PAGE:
My Monday had a schedule. My car had something else in mind.
At 1:30 yesterday I left work to pick up my carpool buddy (aka Spouse) so he could drive me to have an MRI (routine test for an annoying condition - nothing to report here, folks). The thing is, I am terribly claustrophobic. So I had my doctor prescribe a little help that would take the edge off in the form of 5 mg of Diazepam.
I popped that sucker about a mile from the back entrance of the hospital where hubby works and was heading up the hill that leads to a circular parking lot to pick him up.
I thought at first that I had run over a chunk of snow or something, but there wasn't anything in my rear view mirror. However, I suddenly noticed the snow bank in front of me was approaching rather rapidly and I couldn't turn the steering wheel.
Do you know what we are? We are a generation that has become weak and spoiled by power steering. I forgot how many muscles it takes to steer a car without that pesky belt that operates - well - everything. My helpful husband later explained how there used to be a few different belts as part of a car's inner workings such as power steering, alternator, water and air pumps. At some point the powers that build decided to simplify the process and make one belt for several processes. Do you know what happens when that belt decides to part ways with its position?
It sucks up your battery until it kills your car if you're not smart enough to shut it off - which I wasn't - but my more mechanically savvy half was, and he shut 'er down as soon as he realized what had happened. By the way, he shared that bit of auto history after he ripped a couple of layers of skin off his hand when it got stuck against a hot surface while trying to fit the dang belt back in position. I called AAA while he bandaged his hand.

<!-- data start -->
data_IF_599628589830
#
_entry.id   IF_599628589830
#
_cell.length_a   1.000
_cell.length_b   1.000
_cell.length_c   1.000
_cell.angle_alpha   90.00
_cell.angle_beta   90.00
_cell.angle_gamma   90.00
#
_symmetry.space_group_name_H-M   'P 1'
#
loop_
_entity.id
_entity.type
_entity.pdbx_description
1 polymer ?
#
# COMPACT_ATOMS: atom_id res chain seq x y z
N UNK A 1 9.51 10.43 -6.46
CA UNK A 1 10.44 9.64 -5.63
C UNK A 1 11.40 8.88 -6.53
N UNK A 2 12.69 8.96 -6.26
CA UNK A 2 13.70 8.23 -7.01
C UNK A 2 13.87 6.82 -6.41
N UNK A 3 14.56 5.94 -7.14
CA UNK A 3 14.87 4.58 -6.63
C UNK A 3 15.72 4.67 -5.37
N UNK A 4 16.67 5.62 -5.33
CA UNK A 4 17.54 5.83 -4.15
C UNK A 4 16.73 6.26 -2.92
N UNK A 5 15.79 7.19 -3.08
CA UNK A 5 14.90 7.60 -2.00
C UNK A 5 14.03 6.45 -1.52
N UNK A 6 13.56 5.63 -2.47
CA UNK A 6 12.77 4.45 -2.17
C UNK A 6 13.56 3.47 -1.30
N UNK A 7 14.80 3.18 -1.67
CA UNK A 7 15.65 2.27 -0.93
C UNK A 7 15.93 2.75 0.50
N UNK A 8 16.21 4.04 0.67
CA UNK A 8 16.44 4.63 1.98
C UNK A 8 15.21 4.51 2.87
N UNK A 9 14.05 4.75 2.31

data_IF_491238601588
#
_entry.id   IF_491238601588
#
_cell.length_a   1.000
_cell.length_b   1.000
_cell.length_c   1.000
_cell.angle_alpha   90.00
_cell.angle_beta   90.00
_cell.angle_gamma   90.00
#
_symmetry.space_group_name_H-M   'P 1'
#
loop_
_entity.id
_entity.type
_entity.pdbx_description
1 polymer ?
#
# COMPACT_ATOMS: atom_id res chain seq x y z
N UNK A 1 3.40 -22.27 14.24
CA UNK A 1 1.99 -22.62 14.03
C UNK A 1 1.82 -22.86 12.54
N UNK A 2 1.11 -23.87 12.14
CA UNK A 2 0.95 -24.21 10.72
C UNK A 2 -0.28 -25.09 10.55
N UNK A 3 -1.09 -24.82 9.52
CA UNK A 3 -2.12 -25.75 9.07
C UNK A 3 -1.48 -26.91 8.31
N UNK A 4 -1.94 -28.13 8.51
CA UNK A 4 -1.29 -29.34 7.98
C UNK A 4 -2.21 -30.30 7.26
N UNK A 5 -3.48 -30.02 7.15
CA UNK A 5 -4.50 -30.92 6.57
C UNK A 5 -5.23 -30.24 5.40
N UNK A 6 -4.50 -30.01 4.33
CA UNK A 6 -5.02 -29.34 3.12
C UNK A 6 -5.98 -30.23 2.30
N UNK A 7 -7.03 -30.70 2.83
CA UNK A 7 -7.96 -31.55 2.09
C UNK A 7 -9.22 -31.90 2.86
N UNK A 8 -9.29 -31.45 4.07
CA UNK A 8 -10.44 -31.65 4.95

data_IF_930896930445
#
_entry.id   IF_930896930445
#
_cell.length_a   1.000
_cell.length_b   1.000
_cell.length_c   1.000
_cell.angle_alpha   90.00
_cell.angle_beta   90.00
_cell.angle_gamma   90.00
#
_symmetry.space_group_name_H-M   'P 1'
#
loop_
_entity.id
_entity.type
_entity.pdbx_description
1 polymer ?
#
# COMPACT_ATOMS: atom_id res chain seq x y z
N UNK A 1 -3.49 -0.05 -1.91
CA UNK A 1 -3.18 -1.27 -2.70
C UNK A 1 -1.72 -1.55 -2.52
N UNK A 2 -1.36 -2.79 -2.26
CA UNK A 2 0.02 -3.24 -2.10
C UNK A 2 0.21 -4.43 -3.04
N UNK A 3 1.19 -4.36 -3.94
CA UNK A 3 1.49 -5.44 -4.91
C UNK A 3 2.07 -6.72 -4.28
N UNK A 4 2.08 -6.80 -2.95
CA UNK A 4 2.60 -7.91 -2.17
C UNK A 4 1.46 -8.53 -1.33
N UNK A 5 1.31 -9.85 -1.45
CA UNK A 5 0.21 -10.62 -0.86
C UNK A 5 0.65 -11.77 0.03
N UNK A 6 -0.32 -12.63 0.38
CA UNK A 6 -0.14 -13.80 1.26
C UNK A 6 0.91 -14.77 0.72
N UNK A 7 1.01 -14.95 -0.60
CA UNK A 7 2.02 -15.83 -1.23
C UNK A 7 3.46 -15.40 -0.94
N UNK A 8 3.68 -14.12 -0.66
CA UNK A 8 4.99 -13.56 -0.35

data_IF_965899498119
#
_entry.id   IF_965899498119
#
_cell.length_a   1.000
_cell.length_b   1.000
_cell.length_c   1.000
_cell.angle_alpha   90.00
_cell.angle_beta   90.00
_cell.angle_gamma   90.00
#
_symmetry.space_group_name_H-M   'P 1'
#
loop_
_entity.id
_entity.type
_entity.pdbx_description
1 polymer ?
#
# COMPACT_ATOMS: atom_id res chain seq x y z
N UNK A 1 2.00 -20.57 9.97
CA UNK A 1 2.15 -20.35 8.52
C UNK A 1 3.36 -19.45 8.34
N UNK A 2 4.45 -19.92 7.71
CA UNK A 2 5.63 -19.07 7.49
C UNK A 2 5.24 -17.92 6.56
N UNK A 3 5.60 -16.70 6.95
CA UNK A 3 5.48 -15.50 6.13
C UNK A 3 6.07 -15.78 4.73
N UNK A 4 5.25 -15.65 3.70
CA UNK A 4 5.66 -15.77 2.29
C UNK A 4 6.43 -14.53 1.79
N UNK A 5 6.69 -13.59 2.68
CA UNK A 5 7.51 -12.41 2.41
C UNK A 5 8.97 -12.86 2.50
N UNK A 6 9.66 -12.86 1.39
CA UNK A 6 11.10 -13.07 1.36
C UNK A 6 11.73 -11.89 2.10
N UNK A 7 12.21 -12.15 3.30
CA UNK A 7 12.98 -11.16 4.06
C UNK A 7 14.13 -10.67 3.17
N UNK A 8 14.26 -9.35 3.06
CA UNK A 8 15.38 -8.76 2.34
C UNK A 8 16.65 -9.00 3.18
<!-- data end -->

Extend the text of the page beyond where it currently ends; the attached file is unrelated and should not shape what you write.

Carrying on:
Normally this would have really upset me. But as you may recall, this was right about the time the Diazepam kicked in. I didn't really care about much at that point.
We had an interesting ride with the AAA driver (once I managed to hike up the side of that mountainous flatbed truck and throw myself into the seat). He was a friendly, chatty guy who had just moved into the area recently and had plenty of stories to tell. And then we were at our mechanic's place with no way to get home.
Within just a few minutes of leaving an open Facebook message and dialing a couple of numbers, our friend Sandi was on her way, our friend Monique was waiting in the wings offering to come if needed, and our friend Anne was asking if we needed anything.
I didn't care about the car or having to reschedule my MRI or what the cost of the repair will be - maybe because of that little pill that kept me calm, or maybe because it just wasn't what mattered.
What mattered was that even if our car only wants to go in one direction, we have much to be thankful for. Because friends come from all directions.